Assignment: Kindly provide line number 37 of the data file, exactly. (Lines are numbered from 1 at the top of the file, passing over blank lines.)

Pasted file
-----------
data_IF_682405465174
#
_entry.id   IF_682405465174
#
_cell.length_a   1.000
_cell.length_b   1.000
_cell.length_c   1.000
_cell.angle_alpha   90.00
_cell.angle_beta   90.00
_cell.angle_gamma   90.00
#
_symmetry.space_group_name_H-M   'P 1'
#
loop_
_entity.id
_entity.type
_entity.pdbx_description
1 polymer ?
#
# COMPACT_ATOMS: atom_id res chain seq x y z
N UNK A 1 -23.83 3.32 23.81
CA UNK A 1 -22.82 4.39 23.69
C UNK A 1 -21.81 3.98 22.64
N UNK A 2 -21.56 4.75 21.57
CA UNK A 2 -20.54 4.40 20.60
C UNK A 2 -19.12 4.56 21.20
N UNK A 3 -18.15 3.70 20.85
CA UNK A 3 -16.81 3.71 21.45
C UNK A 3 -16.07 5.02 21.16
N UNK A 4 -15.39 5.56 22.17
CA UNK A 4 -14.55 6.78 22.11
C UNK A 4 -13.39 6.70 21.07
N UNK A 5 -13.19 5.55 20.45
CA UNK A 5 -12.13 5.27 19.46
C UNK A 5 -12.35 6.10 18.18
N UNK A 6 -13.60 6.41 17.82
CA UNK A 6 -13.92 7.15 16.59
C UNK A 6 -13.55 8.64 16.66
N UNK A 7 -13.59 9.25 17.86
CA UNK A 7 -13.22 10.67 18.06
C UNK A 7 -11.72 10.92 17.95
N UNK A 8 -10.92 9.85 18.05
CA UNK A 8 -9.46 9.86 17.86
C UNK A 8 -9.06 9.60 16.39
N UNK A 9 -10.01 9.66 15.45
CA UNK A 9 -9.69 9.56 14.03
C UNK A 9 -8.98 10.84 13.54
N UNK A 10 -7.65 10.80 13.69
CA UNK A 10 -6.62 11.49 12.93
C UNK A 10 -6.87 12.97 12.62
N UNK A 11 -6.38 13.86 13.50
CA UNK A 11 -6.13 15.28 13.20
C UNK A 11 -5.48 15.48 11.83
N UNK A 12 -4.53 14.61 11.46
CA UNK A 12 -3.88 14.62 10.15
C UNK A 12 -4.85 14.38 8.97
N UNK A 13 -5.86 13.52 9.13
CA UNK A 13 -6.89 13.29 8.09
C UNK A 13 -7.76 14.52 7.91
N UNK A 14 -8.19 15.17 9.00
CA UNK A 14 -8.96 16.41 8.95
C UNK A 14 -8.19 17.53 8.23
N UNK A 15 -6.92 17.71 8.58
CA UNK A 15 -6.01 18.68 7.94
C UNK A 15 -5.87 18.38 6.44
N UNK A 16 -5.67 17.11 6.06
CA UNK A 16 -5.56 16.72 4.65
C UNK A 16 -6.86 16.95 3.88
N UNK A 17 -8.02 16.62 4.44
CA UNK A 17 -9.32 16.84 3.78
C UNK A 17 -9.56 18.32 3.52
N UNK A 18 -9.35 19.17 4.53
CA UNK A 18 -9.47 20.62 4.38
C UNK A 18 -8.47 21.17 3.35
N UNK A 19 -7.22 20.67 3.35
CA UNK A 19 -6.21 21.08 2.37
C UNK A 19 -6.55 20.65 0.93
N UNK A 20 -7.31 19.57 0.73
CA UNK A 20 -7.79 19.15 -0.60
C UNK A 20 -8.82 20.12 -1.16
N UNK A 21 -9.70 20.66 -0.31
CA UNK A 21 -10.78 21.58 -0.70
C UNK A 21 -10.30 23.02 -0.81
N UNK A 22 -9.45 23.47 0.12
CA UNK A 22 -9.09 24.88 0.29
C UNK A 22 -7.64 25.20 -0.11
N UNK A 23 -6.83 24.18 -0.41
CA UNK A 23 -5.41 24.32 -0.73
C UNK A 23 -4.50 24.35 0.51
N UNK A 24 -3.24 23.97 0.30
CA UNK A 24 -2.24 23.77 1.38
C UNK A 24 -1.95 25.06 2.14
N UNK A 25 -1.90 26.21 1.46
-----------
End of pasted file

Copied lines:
CA UNK A 6 -13.92 7.15 16.59